Dimon says JPMorgan Chase will use blockchain for multiple applications

August 06, 2018
Chris Wheal

Jamie Dimon, the chief executive of investment bank JPMorgan Chase, offered a tantalizing glimpse of the company’s plans for blockchain, saying that it would be used widely in its business.

JPMorgan Chase chief executive Jamie Dimon says company will use blockchain for ‘a whole lot of things’

In an interview in the Harvard Business Review, the outspoken critic of cryptocurrencies made only brief comments on the topic of blockchain and wasn’t pressed on any details but Dimon said it would be used “for a whole lot of things”.

No more to say on cryptos

Dimon has in the past labelled bitcoin “a fraud” and a “waste of time”, adding that if any of the company’s bankers engaged in cryptocurrency trade, he’d “fire them in a second”.

He was much more reticent in this interview and said: “I probably shouldn’t say any more about cryptocurrency. But it’s not the same as gold or fiat currencies. Those are supported by law, police, courts. They’re not replicable, and there are strictures on them.”

‘Blockchain is real’

On blockchain, however, he added: “Blockchain, on the other hand, is real. We’re testing it and will use it for a whole lot of things.”

Several of JPMorgan Chase’s rivals have been testing use cases for the distributed ledger technology that underpins cryptocurrency transactions – among them have been trade finance and supply chain tests.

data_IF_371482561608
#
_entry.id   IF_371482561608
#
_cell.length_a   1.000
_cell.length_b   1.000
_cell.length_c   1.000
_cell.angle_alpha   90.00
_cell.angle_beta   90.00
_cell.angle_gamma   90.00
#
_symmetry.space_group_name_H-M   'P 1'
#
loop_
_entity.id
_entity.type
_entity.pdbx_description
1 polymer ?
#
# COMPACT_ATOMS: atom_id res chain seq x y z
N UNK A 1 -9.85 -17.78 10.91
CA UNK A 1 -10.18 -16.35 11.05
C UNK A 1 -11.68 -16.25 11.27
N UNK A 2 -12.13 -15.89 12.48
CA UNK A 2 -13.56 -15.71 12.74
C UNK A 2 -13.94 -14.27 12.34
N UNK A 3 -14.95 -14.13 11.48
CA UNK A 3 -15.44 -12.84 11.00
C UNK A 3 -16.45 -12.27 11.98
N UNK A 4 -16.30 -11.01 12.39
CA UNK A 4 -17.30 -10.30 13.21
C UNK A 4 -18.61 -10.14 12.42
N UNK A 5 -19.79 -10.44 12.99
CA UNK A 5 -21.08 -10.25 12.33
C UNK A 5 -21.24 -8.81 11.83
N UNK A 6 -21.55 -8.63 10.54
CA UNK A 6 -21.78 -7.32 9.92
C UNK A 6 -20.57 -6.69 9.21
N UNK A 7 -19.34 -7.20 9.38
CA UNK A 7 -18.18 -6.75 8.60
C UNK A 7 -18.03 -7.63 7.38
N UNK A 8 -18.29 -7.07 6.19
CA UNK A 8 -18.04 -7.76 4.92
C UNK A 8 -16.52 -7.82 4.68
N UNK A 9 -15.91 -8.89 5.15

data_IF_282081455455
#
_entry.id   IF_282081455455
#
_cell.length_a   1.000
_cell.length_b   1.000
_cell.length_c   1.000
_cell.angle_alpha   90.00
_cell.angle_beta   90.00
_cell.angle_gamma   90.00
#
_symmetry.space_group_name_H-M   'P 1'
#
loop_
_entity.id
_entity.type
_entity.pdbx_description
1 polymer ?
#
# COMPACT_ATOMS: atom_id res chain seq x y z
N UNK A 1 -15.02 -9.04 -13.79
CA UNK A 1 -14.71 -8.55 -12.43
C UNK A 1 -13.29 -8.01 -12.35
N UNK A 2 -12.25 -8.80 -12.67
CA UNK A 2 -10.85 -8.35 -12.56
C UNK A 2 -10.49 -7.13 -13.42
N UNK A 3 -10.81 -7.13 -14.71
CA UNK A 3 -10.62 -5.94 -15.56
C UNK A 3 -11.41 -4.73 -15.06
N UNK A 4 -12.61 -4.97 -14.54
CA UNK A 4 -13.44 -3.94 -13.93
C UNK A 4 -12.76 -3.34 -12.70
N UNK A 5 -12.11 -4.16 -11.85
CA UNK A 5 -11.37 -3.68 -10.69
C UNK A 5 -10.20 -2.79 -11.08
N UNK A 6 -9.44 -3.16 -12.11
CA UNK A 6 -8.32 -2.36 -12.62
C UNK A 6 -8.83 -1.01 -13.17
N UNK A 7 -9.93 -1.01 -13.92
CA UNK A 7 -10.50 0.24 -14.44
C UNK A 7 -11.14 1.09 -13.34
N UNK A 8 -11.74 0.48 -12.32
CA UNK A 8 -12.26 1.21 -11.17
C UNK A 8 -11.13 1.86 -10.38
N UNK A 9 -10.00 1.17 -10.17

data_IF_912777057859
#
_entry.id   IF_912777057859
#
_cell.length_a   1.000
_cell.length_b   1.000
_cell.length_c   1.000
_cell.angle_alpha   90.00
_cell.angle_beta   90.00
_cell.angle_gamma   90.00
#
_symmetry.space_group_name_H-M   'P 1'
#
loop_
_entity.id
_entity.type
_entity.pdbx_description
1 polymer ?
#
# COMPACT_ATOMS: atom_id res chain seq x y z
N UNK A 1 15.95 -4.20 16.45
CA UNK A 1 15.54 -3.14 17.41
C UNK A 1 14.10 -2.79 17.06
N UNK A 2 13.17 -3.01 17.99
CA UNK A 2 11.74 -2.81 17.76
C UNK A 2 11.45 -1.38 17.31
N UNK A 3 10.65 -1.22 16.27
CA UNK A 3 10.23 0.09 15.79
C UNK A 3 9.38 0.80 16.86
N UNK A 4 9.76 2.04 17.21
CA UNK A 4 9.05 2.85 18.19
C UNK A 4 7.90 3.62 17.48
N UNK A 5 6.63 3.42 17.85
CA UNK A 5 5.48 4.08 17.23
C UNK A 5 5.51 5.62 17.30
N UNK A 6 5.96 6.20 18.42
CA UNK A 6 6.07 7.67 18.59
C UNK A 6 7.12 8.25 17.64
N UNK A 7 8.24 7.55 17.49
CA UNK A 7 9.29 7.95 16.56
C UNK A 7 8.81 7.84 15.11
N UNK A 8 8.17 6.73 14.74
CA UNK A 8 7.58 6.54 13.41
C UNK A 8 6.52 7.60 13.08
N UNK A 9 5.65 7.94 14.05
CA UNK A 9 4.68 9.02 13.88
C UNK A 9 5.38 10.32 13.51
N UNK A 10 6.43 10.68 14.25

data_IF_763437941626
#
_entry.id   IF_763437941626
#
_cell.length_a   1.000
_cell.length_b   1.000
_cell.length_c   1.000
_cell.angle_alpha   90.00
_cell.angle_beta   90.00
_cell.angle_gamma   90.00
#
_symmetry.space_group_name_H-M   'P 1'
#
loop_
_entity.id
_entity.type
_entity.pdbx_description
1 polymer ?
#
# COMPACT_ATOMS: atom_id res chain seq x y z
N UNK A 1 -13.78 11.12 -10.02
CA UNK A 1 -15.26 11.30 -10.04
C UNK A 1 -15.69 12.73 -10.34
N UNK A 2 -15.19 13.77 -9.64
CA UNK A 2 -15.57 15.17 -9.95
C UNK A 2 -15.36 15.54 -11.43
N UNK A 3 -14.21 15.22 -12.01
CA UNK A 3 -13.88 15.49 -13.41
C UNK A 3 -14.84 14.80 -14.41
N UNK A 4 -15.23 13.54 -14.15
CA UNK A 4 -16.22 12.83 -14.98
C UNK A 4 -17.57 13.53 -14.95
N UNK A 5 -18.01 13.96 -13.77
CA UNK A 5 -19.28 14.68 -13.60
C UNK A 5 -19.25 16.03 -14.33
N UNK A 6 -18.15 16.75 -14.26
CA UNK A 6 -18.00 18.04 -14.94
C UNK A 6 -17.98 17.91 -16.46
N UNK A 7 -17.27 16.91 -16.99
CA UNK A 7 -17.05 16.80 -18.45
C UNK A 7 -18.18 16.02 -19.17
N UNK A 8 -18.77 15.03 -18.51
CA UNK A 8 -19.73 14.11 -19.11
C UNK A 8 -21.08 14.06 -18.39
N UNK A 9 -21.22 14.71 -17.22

HSBC has been a leader in this sphere, partnering several European banks – including Santander and Deutsche Bank – in the we.trade trade finance consortium, which last month completed a number of cross-border trades using a blockchain platform.

Payments systems

Others continue to experiment with payments systems using the technology. Indeed, in his interview with the Harvard Business Review, Dimon said he considered new forms of payment as the company’s biggest competitive threat.

He said: “You have PayPal, Venmo, Alipay, and more. These companies are doing a good job of embedding basic banking services in their chats, their social, their shopping experience.”

Post written by Chris Wheal
Chris Wheal is editor of OpenLedger's news and features service. An award-wining business journalists himself, he runs a team of freelance journalists from across the UK and north America.

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